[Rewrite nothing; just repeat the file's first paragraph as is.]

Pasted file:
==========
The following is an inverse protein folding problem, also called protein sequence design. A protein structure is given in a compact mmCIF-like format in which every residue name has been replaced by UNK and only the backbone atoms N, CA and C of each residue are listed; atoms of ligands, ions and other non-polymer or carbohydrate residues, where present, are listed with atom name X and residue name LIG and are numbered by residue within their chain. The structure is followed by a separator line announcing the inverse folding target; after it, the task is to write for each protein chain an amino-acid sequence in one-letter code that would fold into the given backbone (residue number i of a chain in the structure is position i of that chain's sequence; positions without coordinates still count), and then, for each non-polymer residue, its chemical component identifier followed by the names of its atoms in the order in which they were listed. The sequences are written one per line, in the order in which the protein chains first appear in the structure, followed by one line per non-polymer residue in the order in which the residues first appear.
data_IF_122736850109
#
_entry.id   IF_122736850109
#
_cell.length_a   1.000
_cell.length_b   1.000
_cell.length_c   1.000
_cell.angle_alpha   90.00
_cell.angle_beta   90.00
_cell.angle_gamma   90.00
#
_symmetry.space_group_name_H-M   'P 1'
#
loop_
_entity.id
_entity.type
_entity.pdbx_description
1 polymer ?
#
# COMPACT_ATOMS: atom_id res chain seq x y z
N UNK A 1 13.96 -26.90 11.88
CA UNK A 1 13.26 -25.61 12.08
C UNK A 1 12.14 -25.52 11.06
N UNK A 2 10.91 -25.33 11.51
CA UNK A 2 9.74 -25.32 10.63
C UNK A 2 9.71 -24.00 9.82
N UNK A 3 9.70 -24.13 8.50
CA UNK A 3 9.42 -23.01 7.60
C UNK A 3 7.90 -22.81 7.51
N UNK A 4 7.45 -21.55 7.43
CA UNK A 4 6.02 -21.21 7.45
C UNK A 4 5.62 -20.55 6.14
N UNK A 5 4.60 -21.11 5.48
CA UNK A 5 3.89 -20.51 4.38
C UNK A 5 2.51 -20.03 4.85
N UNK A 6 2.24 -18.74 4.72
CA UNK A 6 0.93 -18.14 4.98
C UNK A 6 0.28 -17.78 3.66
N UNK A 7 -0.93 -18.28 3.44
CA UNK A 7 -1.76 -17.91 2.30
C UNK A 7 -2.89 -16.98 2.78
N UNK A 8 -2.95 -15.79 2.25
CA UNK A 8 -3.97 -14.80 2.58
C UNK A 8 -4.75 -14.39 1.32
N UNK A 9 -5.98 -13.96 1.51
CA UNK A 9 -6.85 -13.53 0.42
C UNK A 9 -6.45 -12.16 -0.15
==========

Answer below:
The following is an inverse protein folding problem, also called protein sequence design. A protein structure is given in a compact mmCIF-like format in which every residue name has been replaced by UNK and only the backbone atoms N, CA and C of each residue are listed; atoms of ligands, ions and other non-polymer or carbohydrate residues, where present, are listed with atom name X and residue name LIG and are numbered by residue within their chain. The structure is followed by a separator line announcing the inverse folding target; after it, the task is to write for each protein chain an amino-acid sequence in one-letter code that would fold into the given backbone (residue number i of a chain in the structure is position i of that chain's sequence; positions without coordinates still count), and then, for each non-polymer residue, its chemical component identifier followed by the names of its atoms in the order in which they were listed. The sequences are written one per line, in the order in which the protein chains first appear in the structure, followed by one line per non-polymer residue in the order in which the residues first appear.